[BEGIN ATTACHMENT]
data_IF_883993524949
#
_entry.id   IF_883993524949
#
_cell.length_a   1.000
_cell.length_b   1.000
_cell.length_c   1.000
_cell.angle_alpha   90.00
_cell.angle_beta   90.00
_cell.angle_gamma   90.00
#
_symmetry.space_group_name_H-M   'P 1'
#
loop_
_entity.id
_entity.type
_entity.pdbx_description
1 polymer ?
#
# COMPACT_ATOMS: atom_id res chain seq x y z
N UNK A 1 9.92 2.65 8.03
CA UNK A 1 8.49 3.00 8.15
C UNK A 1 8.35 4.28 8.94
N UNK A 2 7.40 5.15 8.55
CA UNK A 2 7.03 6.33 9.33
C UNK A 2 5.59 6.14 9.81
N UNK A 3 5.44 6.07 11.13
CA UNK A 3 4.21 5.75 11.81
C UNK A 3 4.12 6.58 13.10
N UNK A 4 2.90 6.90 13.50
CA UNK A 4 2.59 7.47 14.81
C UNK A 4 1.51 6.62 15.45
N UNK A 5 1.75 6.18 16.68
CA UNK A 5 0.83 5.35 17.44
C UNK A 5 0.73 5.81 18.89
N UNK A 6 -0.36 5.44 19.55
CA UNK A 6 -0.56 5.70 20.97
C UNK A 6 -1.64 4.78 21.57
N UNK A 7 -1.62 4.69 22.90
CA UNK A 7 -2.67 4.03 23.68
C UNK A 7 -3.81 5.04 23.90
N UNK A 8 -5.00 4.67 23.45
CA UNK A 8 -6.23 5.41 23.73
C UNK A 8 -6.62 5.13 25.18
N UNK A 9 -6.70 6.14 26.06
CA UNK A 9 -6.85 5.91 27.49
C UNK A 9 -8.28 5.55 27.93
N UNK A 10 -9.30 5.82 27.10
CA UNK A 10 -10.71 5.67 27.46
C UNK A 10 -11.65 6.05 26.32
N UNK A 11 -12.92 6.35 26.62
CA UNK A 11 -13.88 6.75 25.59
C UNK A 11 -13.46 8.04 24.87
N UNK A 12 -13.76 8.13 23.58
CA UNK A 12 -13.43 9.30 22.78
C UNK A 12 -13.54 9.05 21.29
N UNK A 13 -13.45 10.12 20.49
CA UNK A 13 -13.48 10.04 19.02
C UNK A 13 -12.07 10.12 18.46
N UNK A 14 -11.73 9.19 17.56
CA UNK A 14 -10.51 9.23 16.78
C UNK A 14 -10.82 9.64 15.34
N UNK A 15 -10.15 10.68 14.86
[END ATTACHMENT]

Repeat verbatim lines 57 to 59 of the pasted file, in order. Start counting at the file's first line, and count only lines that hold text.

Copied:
N UNK A 13 -13.45 10.12 20.49
CA UNK A 13 -13.48 10.04 19.02
C UNK A 13 -12.07 10.12 18.46